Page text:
Start Prepping for 2017 Taxes: Deduction Opportunities Every Dental Professional Needs to Know About
By: Erik Neilson
Ah, taxes. They’re enough to cause a great deal of anxiety for dental practices of all shapes and sizes, especially when crunch time arrives. It may not be April, the time to focus on 2017 taxes for your practice will be here before you know it. One area where many practices suffer when it comes to tax preparation is deductions, which can actually make all the difference in the world when it comes to your tax bill.
It might seem early to start thinking about the coming tax season, but now is actually the perfect time to start tracking things that could lead to potential tax breaks. Here are a handful of deduction opportunities that every dental professional needs to know about, all of which can help to lower your bill for 2017 taxes.
1. Rethink Your Business Entity
If there’s one major reason why dental practices miss out on the chance to save on their taxes each year, it’s because they aren’t operating under the right business entity. This is a common issue due primarily to the fact that choosing the right entity to operate under can actually be very challenging and confusing. Most dental practices are listed as “C” corporations, though it may be more beneficial to operate as an “S” corporation, which can help to cut down on taxable income. For best results, work with a reputable accountant to determine which type of business entity is right for your practice.
2. Start Making Big Investments
One of the biggest concerns that practice managers face themselves with is sticking to a tight budget. After all, dental equipment is costly to say the very least, but what if this was actually a good thing? With Section 179, the IRS has actually made it very simple to write off a certain amount of costs for equipment purchased each year, which is especially lucrative if you haven’t had to borrow money to make these purchases. You’ll want to be careful with the purchases you make, but don’t just assume that you can’t afford it when doing so may actually help to reduce your tax bill next April.
3. Don’t Overlook Smaller Expenditures
While large investments typically take center stage when it comes to tax deductions, this should never overlook the importance of writing off smaller expenditures. You may not realize it, but a great deal of purchases that are necessary for day-to-day operations can be considered deduction material. Take, for example, uniforms for your employees, coffee for the break room and every other small detail you can conjure up that is necessary for operating at peak capacity. As these are all going toward supporting the success of your practice, the vast majority of smaller expenses will qualify as tax write-offs.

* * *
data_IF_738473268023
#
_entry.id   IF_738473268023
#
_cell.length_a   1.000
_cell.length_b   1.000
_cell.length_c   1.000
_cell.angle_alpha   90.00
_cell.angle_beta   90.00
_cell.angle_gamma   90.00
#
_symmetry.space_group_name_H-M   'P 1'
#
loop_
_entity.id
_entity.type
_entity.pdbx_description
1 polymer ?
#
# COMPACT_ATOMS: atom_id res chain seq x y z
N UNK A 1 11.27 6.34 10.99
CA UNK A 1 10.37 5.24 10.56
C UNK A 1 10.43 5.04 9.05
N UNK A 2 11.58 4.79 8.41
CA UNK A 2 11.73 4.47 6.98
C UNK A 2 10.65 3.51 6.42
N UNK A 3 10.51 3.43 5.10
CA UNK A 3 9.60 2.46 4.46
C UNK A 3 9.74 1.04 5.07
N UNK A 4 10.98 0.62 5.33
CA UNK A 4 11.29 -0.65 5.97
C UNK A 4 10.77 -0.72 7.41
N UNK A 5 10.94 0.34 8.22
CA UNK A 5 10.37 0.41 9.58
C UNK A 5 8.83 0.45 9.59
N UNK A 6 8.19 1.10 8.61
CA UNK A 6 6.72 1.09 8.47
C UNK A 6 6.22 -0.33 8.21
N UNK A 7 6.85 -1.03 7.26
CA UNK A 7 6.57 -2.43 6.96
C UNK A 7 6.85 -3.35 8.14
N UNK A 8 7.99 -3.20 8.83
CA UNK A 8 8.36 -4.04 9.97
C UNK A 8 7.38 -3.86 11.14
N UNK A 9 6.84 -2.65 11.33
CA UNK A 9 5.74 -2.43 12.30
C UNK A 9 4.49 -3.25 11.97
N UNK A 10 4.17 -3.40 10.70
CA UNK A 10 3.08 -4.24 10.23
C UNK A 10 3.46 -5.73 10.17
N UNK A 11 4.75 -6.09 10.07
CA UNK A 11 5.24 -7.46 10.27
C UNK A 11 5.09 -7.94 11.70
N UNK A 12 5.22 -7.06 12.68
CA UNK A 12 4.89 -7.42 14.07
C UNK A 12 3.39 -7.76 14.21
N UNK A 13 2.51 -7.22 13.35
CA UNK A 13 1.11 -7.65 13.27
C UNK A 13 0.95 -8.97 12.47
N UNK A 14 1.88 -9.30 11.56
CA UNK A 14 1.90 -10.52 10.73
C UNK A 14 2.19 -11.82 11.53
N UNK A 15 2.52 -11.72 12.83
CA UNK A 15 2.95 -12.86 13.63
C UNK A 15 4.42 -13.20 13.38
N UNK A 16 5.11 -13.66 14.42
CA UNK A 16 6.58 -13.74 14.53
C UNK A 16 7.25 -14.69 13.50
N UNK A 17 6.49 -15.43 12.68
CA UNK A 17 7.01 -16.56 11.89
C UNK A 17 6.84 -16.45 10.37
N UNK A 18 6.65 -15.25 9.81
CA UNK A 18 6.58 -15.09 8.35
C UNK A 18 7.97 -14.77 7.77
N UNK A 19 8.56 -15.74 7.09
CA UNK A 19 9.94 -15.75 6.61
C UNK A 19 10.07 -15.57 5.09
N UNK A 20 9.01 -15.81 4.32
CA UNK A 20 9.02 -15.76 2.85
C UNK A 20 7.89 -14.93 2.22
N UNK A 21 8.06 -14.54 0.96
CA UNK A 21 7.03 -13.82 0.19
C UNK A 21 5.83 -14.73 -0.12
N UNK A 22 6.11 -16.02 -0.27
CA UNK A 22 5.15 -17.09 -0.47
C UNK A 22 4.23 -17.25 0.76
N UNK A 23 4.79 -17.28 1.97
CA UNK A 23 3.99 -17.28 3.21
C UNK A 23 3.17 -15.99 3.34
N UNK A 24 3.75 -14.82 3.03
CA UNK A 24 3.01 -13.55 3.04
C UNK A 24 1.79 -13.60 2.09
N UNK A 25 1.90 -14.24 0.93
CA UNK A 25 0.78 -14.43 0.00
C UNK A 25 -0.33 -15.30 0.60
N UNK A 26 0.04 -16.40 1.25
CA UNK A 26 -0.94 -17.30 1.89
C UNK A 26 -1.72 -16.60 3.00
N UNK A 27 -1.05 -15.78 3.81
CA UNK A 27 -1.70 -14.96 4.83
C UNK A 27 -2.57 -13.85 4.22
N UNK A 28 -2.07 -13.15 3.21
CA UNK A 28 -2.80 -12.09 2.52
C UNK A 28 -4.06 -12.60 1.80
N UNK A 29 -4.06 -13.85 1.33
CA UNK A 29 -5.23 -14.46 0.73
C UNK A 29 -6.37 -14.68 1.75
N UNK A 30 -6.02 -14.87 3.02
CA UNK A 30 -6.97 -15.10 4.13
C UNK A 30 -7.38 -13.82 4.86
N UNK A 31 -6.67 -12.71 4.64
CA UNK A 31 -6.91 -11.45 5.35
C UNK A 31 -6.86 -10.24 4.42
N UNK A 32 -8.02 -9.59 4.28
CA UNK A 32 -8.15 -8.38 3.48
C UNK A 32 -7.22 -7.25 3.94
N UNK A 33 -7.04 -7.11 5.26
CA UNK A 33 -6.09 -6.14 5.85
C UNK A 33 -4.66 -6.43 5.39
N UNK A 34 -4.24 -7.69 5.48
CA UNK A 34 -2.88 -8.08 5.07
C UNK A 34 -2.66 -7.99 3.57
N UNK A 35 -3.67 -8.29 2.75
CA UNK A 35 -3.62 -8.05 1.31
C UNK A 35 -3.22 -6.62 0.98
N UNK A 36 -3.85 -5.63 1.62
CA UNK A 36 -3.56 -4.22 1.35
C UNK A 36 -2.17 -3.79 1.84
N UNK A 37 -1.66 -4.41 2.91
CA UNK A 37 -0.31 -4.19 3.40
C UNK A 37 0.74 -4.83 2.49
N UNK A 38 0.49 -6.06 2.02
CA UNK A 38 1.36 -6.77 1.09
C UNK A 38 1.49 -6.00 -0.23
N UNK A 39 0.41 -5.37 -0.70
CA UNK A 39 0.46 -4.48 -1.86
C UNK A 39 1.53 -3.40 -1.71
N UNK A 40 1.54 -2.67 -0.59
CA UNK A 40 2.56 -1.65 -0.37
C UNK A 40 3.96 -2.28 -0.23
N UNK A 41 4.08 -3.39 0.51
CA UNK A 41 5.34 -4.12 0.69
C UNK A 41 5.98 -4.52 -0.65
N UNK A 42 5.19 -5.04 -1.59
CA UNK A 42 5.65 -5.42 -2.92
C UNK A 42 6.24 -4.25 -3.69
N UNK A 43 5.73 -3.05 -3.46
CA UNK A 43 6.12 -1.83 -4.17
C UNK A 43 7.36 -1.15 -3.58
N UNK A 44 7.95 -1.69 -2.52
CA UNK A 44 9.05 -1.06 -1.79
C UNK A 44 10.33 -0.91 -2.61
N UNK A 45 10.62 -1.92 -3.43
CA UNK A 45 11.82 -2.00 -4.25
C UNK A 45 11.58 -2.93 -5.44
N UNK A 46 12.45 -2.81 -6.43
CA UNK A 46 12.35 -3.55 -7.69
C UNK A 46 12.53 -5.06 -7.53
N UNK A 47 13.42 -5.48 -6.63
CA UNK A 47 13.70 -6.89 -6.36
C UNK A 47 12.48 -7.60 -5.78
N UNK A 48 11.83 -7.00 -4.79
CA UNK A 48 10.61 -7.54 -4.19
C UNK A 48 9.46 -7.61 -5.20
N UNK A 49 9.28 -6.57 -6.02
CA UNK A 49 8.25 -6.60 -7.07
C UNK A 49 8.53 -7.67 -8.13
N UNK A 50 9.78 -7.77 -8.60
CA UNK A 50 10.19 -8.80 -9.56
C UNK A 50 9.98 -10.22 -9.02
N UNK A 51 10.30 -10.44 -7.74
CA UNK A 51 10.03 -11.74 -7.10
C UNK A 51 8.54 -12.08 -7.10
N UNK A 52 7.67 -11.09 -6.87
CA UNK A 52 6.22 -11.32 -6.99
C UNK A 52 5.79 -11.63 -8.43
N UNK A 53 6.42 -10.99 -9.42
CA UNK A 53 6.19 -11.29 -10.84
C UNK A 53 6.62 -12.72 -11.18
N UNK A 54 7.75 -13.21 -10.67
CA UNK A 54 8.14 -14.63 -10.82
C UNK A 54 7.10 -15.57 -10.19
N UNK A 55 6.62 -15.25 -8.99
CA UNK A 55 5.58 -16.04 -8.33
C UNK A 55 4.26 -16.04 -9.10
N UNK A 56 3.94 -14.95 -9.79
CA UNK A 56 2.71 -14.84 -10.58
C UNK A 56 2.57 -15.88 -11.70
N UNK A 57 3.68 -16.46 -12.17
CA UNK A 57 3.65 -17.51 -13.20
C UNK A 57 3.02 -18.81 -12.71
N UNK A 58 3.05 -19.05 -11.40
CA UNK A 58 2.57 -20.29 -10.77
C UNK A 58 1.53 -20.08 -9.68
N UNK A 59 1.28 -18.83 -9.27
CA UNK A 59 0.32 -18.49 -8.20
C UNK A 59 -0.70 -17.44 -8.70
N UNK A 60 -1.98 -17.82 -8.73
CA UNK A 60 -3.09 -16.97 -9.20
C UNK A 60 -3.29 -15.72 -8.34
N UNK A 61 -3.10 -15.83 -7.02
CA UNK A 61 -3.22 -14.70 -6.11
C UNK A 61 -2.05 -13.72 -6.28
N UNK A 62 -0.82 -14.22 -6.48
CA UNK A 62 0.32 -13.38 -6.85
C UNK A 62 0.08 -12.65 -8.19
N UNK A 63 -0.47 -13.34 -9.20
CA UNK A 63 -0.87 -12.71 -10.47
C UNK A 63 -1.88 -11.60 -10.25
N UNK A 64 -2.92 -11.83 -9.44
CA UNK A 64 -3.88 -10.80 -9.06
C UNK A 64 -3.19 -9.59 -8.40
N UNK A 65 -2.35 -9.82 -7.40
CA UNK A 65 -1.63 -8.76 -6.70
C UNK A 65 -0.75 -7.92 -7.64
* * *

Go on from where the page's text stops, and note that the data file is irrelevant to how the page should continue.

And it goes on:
4. Accelerate Your Deductions
Believe it or not, one of the smartest decisions you can make before 2017 comes to a close when it comes to finding valuable deductions is to spend as much money as possible on certain business needs. 2018 will be here before you know it, and you’re no doubt going to incur costs for supplies, labs etc. If you can get these out of the way before the new year sets in, however, you’ll be able to take advantage of tax deductions that come as a result of the overall costs. It’s the kind of thing that many people simply don’t think about, yet it can make all the difference in the world when it comes to your tax bill.
5. Consider the Disabled Access Tax Credit
If you haven’t heard of what’s called the “Disabled Access Tax Credit,” you can rest assured that you’re not alone. This being said, it’s one of the best ways to help cut your tax bill down, and one that you may be overlooking entirely. This is a credit to the tune of $5,000, which can be utilized toward costs incurred for building expansions like new hallways, ramps that can be used for wheelchair access, handicapped bathrooms and even things like new carpeting or a newly paved parking lot. Chances are you’ve already incorporated one or more of these features into your practice, in which case you’d be missing out by not claiming this credit.
Dealing with taxes can be a tricky scenario for dental practices, but it doesn’t have to be if you learn how to take advantage of common deductions such as those mentioned above. Take the right steps and start early—you’ll no doubt thank yourself for putting in the effort.
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